Server Fault is a question and answer site for system and network administrators. Join them; it only takes a minute:

Sign up
Here's how it works:
  1. Anybody can ask a question
  2. Anybody can answer
  3. The best answers are voted up and rise to the top

I'd like to compile an extensive list of folders to look through in Windows where user data might be hiding, specifically when migrating to a new machine or backing up your data to reload your existing machine with a reformat. Should include system settings folders

Existing tools to perform said task would also be helpful!

EDIT: Let's also make it XP and later...

share|improve this question
Same basic concept as my question here: – squillman Jun 1 '09 at 16:18

10 Answers 10

up vote 4 down vote accepted

You should always check all user home directories ("Documents and Settings" on XP; "Users" and "ProgramData" on Vista). Make sure you don't leave out hidden folders like Local Settings or Application Data - many a user has gotten angry with me because I forgot to grab their IE bookmarks when migrating or recovering data.

You should also look for other folders the user might be using - if an application creates user profiles in its installation directory rather than in the user's home directory, get that as well.

Finally, I always check in the root of drives - lots of users sometimes create extra folders or store files in C:\, just because it's fairly easily accessible from My Computer. Once I found a user who stored a 10GB+ music library entirely in the root of the C drive, and would have been very unhappy to have lost while getting a new system.

share|improve this answer
I second the comment about users storing stuff in folders on "C:\" I'm always amazed at how much I find there sometimes. – Happy Hamster May 15 '09 at 23:38
A scan for recently modified files can sometimes help track down goofy outliers. – Bob Jun 11 '09 at 21:48

The basics that I cover are:
- My Documents which should contain photos, videos, etc.
- Internet Favorites
- Email files (.PST as well as mailbox rules and white/black lists)
- Desktop files
- Other important software backups that might be in use (Financial software being the most common)
- Always check with the user to see if they have any other files in strange places.

If you get all these then you should be able to do a clean rebuild without causing much disruption to the user.

share|improve this answer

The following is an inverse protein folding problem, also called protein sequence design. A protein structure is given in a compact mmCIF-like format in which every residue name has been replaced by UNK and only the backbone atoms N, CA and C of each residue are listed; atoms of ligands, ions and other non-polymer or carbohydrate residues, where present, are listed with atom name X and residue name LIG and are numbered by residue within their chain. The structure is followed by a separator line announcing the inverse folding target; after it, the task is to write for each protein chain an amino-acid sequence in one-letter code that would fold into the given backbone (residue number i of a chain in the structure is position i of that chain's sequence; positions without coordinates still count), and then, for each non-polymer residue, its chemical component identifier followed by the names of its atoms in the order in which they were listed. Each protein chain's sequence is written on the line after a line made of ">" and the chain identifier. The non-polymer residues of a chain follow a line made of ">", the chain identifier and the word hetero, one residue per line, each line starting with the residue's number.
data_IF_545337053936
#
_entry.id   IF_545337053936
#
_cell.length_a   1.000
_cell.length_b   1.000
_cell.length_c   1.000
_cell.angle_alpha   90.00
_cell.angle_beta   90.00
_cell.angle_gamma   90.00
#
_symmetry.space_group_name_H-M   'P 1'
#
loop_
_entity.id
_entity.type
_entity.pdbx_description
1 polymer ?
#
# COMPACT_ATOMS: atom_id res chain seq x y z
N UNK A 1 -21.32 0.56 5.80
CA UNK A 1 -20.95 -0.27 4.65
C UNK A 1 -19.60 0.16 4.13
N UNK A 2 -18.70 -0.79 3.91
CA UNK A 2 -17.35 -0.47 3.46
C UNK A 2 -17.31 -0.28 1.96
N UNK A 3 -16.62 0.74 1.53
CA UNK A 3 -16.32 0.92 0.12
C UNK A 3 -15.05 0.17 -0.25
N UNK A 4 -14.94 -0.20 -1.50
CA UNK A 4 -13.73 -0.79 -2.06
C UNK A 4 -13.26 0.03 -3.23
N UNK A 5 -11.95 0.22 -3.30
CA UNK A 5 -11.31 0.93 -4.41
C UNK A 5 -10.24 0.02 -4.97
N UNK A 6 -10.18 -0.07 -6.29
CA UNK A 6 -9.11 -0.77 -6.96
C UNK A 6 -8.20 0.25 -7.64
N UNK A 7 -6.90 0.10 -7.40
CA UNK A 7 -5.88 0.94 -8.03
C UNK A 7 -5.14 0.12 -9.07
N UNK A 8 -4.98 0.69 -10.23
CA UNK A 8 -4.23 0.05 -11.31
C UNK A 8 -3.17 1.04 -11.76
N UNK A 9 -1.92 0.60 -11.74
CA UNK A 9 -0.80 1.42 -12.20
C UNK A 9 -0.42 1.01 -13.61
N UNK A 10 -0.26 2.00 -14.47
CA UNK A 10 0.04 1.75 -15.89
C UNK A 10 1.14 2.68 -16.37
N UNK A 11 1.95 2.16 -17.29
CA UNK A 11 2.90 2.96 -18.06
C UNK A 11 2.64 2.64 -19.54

The one I keep forgetting is Windows\Fonts.

share|improve this answer
Oh, good call! I don't typically have to deal with that in a plain office environment, but I've had a few times where that's bitten me. – squillman May 16 '09 at 14:51

You've just hit upon the primary reason for using roaming profiles, ideally you don't have to worry about any of that however if you're not using them:

My Docs
Web favourites
Quick look around the hard drive to make sure that don't have any folders they've set up outside of My Docs (do a search for .doc, .xls etc)

share|improve this answer

Our list of what we would always look for is:

  • My documents
  • Bookmarks
  • PSTs
  • Files and folders on the desktop
share|improve this answer

The thing that I overlook very easily is saved passwords. Though an unsafe practice, lots of people use the save password feature in Firefox. It's always a good idea to remind the user to try to remember all of their passwords before you blow away their machine. There is also the slightly dangerous strategy of using a backup system like Xmarks(formerly Foxmarks). I can backup password saves as well as bookmarks for IE or Firefox.

share|improve this answer

I would say, basically, everything in user profiles folder (c:\users for vista and w7, c:\documents and settings for XP), plus some obvious folders in the system.

What I usually do is I convert the current disk to a format of VM, VHD or VMDK so if I missed anything after I formatted the system, I can have something re-attached to restore from.

share|improve this answer

Most user date should end up in the appropriate \Documents and Settings\ folder (\Users\ and \ProgramData on Vista). I usually do a quick search for any folders containing the user's login name as well.

share|improve this answer

Audit the software you routinely install on users' PCs to determine where they store data. This way you can adapt these suggestions to the specific loadout you're using.

If you have absolutely gobs of storage space somewhere, you may consider creating a full disk image backup (something like ghost) of the PC before you rebuild it to keep for a certain amount of time until you're sure the user doesn't need anything else.

share|improve this answer

As a general rule, I tend to just back up %appdata% when migrating or archiving data. It might be overkill in some scenarios, but I'd rather cast a wider net. Few applications today still use %ProgramFiles%, but if you're in a standardized environment with known applications which store data in strange places, you'll have to make exceptions for them.

share|improve this answer

Your Answer


By posting your answer, you agree to the privacy policy and terms of service.

Not the answer you're looking for? Browse other questions tagged or ask your own question.